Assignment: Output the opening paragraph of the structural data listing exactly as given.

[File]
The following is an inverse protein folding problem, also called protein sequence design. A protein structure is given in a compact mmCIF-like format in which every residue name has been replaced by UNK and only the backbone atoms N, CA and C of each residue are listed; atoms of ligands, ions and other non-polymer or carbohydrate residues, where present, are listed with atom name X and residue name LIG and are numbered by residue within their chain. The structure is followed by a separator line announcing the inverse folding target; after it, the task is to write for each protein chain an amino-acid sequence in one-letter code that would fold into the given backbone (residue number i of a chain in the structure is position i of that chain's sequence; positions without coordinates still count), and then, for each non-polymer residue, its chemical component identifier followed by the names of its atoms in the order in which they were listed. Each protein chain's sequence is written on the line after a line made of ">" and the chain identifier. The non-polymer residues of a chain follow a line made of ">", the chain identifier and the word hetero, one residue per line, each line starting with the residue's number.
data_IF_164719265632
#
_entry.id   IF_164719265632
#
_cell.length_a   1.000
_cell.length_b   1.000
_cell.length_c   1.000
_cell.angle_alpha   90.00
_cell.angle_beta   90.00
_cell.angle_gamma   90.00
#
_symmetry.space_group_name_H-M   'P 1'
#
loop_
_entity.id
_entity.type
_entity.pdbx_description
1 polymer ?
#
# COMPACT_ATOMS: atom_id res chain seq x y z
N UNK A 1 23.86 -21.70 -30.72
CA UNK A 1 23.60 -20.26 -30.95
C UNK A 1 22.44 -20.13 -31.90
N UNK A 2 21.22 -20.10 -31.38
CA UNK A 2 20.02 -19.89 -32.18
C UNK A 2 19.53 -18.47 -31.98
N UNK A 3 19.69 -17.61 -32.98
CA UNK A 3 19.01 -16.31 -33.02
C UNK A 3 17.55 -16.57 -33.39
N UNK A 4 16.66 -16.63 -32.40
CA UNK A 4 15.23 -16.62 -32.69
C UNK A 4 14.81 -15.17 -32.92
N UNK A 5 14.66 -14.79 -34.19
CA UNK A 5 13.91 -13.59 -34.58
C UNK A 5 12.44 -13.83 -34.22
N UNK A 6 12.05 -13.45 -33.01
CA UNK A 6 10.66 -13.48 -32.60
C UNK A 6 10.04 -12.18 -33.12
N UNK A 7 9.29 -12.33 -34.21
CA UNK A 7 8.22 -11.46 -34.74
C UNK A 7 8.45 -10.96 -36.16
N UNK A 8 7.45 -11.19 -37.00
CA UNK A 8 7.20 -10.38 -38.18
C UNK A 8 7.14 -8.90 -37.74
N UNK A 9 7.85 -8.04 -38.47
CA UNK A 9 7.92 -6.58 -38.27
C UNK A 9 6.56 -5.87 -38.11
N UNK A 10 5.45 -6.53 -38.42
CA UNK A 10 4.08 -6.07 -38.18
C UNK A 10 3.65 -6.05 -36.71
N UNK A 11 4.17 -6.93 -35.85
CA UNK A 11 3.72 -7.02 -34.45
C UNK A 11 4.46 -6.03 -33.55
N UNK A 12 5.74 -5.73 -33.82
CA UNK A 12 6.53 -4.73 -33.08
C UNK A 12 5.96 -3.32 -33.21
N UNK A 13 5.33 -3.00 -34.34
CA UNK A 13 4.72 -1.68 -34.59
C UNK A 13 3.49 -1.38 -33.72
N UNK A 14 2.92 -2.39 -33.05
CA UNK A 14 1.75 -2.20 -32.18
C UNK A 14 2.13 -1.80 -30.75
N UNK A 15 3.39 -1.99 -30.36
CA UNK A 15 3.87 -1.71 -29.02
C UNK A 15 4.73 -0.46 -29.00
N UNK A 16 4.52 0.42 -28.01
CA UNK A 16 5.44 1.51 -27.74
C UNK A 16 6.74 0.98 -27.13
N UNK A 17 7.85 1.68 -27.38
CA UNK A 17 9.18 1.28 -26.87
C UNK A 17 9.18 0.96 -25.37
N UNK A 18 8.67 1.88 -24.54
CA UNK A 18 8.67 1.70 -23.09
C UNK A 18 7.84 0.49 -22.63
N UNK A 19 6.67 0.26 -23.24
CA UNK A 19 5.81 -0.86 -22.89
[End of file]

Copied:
The following is an inverse protein folding problem, also called protein sequence design. A protein structure is given in a compact mmCIF-like format in which every residue name has been replaced by UNK and only the backbone atoms N, CA and C of each residue are listed; atoms of ligands, ions and other non-polymer or carbohydrate residues, where present, are listed with atom name X and residue name LIG and are numbered by residue within their chain. The structure is followed by a separator line announcing the inverse folding target; after it, the task is to write for each protein chain an amino-acid sequence in one-letter code that would fold into the given backbone (residue number i of a chain in the structure is position i of that chain's sequence; positions without coordinates still count), and then, for each non-polymer residue, its chemical component identifier followed by the names of its atoms in the order in which they were listed. Each protein chain's sequence is written on the line after a line made of ">" and the chain identifier. The non-polymer residues of a chain follow a line made of ">", the chain identifier and the word hetero, one residue per line, each line starting with the residue's number.